Report Finds #Ag Can Help Combat Climate Change

Joanna Schroeder Agribusiness, Audio, Climate Change, Conservation, cover crops, Farm Progress Show, Monsanto

Growers to provide feed, fiber and fuel and now according to a new report released during a press conference at the Farm Progress Show this week, farmers, or agriculture, can also help combat climate change through the reduction of greenhouse gas emissions (GHGs). ICF International conducted the research entitled, “Charting a Path to Carbon Neutral Agriculture: Mitigation Potential for Crop Based Strategies,” and found that widespread adoption of recommended practices could potentially result in more than 100 million metric tons of CO2 equivalent emission reductions in the U.S. alone.

Dion McBay, Monsanto, unveils the results of the new report, "“Charting a Path to Carbon Neutral Agriculture: Mitigation Potential for Crop Based Strategies," during the 2016 Farm Progress Show.

Dion McBay, Monsanto, unveils the results of the new report, “Charting a Path to Carbon Neutral Agriculture: Mitigation Potential for Crop Based Strategies,” during the 2016 Farm Progress Show.

This report shows promising results and helps confirm the significant impact farmers can make when they adopt and maintain the practices noted in the report,” said Michael Lohuis, Ph.D., Lead Scientist for Environmental Strategy for Agriculture for Monsanto who commissioned the report as part of the company’s commitment to achieve a carbon neutrality by 2021. “The carbon-smart practices mentioned, coupled with innovations like biotechnology and advanced breeding, are vital tools that can help farmers adapt to and mitigate climate change. At Monsanto, we are committed to encouraging the use of innovative farming techniques and carbon smart practices that will help reduce emissions.” Lohuis also noted that Monsanto is sharing data and modeling results to help encourage the ag community to adopt the best sustainability practices.

The report focused on near-term strategies, including:

  • Cover crops. The report found that the greatest near-term potential for reducing GHG emissions through agriculture comes from the planting of cover crops, grown between primary crop seasons. Cover crops, which are currently grown on only about 3-5 percent of U.S. crop acreage, can prevent soil erosion and help to absorb and keep carbon stored in the soil. (Also during Farm Progress the Iowa Ag Water Alliance announced a conservation strategy that also included the role of cover crops in nutrient management.)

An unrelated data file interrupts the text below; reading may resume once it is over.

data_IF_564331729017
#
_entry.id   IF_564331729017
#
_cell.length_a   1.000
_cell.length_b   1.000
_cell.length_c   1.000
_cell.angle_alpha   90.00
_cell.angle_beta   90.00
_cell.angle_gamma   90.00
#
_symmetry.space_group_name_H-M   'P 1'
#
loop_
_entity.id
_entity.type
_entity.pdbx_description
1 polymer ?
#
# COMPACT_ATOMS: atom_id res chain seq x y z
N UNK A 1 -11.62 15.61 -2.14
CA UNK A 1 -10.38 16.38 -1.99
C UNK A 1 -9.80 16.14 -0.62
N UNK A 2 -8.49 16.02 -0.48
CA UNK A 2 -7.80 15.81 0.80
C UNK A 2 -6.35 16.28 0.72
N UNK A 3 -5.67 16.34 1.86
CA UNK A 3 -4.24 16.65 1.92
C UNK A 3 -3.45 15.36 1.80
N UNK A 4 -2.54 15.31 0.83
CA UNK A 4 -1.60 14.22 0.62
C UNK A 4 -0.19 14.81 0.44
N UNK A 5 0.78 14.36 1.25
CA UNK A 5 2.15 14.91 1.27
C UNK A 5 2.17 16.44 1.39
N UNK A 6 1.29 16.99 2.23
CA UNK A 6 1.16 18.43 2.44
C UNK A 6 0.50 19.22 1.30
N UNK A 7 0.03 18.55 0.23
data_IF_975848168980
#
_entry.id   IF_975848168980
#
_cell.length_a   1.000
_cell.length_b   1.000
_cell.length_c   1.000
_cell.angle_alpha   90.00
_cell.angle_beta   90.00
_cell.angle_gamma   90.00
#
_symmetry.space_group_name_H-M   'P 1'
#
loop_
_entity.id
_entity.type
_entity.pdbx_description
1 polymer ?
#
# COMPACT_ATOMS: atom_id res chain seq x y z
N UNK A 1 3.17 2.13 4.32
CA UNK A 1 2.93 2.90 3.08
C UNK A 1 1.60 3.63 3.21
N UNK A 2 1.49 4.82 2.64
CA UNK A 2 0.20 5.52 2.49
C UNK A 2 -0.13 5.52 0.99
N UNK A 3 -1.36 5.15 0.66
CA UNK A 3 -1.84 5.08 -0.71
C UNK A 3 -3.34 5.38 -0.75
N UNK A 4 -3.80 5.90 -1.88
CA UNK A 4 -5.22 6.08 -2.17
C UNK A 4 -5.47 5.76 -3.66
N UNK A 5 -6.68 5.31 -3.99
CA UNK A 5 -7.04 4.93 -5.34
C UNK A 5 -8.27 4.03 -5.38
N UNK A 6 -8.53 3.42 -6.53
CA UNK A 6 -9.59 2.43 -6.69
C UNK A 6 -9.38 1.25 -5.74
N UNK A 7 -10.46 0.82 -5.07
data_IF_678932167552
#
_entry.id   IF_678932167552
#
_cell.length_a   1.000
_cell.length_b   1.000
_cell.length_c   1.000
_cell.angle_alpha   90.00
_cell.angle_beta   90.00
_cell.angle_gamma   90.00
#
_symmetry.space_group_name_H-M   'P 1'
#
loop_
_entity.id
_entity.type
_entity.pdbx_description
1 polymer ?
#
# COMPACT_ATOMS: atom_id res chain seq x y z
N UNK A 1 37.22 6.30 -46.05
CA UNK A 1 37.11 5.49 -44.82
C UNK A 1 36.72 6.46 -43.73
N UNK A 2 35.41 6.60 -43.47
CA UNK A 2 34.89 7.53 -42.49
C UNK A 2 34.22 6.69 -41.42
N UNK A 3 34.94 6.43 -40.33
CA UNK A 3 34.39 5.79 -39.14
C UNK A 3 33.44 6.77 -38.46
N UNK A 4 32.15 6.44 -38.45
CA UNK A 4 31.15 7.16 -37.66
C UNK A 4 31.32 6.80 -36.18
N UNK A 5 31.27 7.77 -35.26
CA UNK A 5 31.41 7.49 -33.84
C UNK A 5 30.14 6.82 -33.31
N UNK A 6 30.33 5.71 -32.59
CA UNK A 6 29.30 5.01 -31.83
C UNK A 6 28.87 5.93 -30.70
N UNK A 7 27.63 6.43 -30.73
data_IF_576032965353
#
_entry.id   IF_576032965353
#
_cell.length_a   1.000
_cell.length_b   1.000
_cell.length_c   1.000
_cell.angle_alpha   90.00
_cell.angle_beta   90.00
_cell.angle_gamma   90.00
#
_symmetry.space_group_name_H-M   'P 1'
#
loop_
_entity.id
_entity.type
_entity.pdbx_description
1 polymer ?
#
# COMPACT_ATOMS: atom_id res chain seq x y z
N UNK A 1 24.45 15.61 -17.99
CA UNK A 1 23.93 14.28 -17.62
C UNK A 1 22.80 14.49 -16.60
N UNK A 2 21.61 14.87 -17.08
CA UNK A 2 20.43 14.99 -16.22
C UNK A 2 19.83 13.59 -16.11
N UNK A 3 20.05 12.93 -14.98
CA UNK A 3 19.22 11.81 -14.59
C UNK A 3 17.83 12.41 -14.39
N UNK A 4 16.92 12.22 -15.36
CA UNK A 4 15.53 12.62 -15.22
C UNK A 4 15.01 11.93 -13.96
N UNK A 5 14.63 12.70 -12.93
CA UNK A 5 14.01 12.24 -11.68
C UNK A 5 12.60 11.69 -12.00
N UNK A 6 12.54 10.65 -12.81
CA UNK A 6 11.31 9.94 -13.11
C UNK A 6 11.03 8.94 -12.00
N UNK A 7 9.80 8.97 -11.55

• Conservation tillage. The second largest potential comes from reducing or eliminating soil tillage, which enables farmers to save money and resources while limiting the amount of carbon released from the soil into the atmosphere. This practice also helps preserve soil structure and soil organisms, which improves soil health. (During Farm Progress a new multi-industry collaborative was announced, the Midwest Row Crop Collaborative, with a focus on expanding conservation practices and tools as promoted in part by the Soil Health Partnership.)
  • Precision nutrient management. Precision agriculture and nitrification inhibitors can be effective in reducing GHG emissions. Precision agriculture helps determine the appropriate amount of fertilizer and pesticide to use on the field, and where they need to be applied. By using GPS guidance and variable rate technology when applying the inputs, farmers optimize nutrient and fuel use while improving profitability. By adding inhibitors, farmers utilize fertilizer more efficiently, reducing emissions and achieving the same yield.

The report also found that long-term strategies also can help reduce carbon emissions, but will require more research and time to scale-up. These strategies include:

  • Ethanol production from corn stover. Corn stover (the stalks, leaves and cobs left in the field after corn harvest) represents a sizeable renewable source of biomass to augment ethanol production. This material could help reduce emissions from fossil fuels while sustainably managing excess crop residues in the field.
  • Utilize crop material left in the field after harvest. There also is a possibility that available excess corn stover could be burned alongside coal in coal-fired power plants, which would reduce the amount of fossil fuel used through the use of this renewable source of energy. Available corn stover also could be processed into plant-based charcoal (biochar) that could be incorporated into the soil to increase soil health and store carbon in the soil not in the atmosphere.

Agriculture has the potential to play a critical role in addressing climate change,” added Debbie Reed, Executive Director with the Coalition for Agricultural Greenhouse Gases. “This report adds another critical set of data points to help quantify and demonstrate how the agriculture community can take actionable steps, both in the near-term and long-term that will have a substantial and positive impact on our planet.”

Listen to the Combating Climate Change with Ag press conference here: Combating Climate Change Report Presser

2016 Farm Progress Show Photos

Coverage of the Farm Progress Show is sponsored by
Coverage of the Farm Progress Show is sponsored by New HollandCoverage of the Farm Progress Show is sponsored by BASFCoverage of the Farm Progress Show is sponsored by Growmark
Agribusiness, Audio, Climate Change, Conservation, cover crops, Farm Progress Show, Monsanto